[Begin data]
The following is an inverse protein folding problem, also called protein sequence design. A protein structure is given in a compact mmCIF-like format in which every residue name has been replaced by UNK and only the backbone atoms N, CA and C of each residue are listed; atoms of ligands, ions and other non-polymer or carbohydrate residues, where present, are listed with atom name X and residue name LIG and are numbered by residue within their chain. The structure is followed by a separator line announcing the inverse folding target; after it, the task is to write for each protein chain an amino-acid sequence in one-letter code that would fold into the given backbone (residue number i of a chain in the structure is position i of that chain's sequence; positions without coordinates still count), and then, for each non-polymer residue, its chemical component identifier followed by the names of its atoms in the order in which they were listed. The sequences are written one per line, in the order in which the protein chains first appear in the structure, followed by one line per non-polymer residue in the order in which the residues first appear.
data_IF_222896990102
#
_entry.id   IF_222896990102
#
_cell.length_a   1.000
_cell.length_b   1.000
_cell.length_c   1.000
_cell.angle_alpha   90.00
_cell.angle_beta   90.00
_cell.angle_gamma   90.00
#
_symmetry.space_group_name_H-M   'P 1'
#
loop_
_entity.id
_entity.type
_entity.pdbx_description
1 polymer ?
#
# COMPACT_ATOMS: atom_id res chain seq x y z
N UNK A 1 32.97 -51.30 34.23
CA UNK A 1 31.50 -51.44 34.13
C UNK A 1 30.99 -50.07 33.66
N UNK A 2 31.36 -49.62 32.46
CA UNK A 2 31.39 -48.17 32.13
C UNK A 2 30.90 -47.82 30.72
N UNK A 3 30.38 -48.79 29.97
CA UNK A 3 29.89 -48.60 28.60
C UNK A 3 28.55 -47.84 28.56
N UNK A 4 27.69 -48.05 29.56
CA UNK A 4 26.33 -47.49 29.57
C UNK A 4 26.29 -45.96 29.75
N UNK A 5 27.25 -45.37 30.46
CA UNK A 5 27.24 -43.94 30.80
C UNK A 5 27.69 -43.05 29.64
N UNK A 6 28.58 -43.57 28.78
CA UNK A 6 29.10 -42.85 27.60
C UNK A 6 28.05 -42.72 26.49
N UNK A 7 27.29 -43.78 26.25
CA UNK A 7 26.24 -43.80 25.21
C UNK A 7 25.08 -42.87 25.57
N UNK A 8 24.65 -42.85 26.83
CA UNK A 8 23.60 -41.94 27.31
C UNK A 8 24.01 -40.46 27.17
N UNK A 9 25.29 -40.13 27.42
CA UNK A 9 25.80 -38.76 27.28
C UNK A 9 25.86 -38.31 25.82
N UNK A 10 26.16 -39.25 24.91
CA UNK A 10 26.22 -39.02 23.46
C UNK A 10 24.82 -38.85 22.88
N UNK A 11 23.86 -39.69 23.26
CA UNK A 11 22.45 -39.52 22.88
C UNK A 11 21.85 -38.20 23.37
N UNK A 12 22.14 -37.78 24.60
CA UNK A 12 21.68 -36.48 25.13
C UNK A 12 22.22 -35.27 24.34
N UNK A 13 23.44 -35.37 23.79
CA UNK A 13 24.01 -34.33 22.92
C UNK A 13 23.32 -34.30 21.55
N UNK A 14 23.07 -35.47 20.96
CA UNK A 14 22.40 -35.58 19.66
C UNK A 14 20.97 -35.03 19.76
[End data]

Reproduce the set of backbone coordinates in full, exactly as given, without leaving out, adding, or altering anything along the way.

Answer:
The following is an inverse protein folding problem, also called protein sequence design. A protein structure is given in a compact mmCIF-like format in which every residue name has been replaced by UNK and only the backbone atoms N, CA and C of each residue are listed; atoms of ligands, ions and other non-polymer or carbohydrate residues, where present, are listed with atom name X and residue name LIG and are numbered by residue within their chain. The structure is followed by a separator line announcing the inverse folding target; after it, the task is to write for each protein chain an amino-acid sequence in one-letter code that would fold into the given backbone (residue number i of a chain in the structure is position i of that chain's sequence; positions without coordinates still count), and then, for each non-polymer residue, its chemical component identifier followed by the names of its atoms in the order in which they were listed. The sequences are written one per line, in the order in which the protein chains first appear in the structure, followed by one line per non-polymer residue in the order in which the residues first appear.
data_IF_222896990102
#
_entry.id   IF_222896990102
#
_cell.length_a   1.000
_cell.length_b   1.000
_cell.length_c   1.000
_cell.angle_alpha   90.00
_cell.angle_beta   90.00
_cell.angle_gamma   90.00
#
_symmetry.space_group_name_H-M   'P 1'
#
loop_
_entity.id
_entity.type
_entity.pdbx_description
1 polymer ?
#
# COMPACT_ATOMS: atom_id res chain seq x y z
N UNK A 1 32.97 -51.30 34.23
CA UNK A 1 31.50 -51.44 34.13
C UNK A 1 30.99 -50.07 33.66
N UNK A 2 31.36 -49.62 32.46
CA UNK A 2 31.39 -48.17 32.13
C UNK A 2 30.90 -47.82 30.72
N UNK A 3 30.38 -48.79 29.97
CA UNK A 3 29.89 -48.60 28.60
C UNK A 3 28.55 -47.84 28.56
N UNK A 4 27.69 -48.05 29.56
CA UNK A 4 26.33 -47.49 29.57
C UNK A 4 26.29 -45.96 29.75
N UNK A 5 27.25 -45.37 30.46
CA UNK A 5 27.24 -43.94 30.80
C UNK A 5 27.69 -43.05 29.64
N UNK A 6 28.58 -43.57 28.78
CA UNK A 6 29.10 -42.85 27.60
C UNK A 6 28.05 -42.72 26.49
N UNK A 7 27.29 -43.78 26.25
CA UNK A 7 26.24 -43.80 25.21
C UNK A 7 25.08 -42.87 25.57
N UNK A 8 24.65 -42.85 26.83
CA UNK A 8 23.60 -41.94 27.31
C UNK A 8 24.01 -40.46 27.17
N UNK A 9 25.29 -40.13 27.42
CA UNK A 9 25.80 -38.76 27.28
C UNK A 9 25.86 -38.31 25.82
N UNK A 10 26.16 -39.25 24.91
CA UNK A 10 26.22 -39.02 23.46
C UNK A 10 24.82 -38.85 22.88
N UNK A 11 23.86 -39.69 23.26
CA UNK A 11 22.45 -39.52 22.88
C UNK A 11 21.85 -38.20 23.37
N UNK A 12 22.14 -37.78 24.60
CA UNK A 12 21.68 -36.48 25.13
C UNK A 12 22.22 -35.27 24.34
N UNK A 13 23.44 -35.37 23.79
CA UNK A 13 24.01 -34.33 22.92
C UNK A 13 23.32 -34.30 21.55
N UNK A 14 23.07 -35.47 20.96
CA UNK A 14 22.40 -35.58 19.66
C UNK A 14 20.97 -35.03 19.76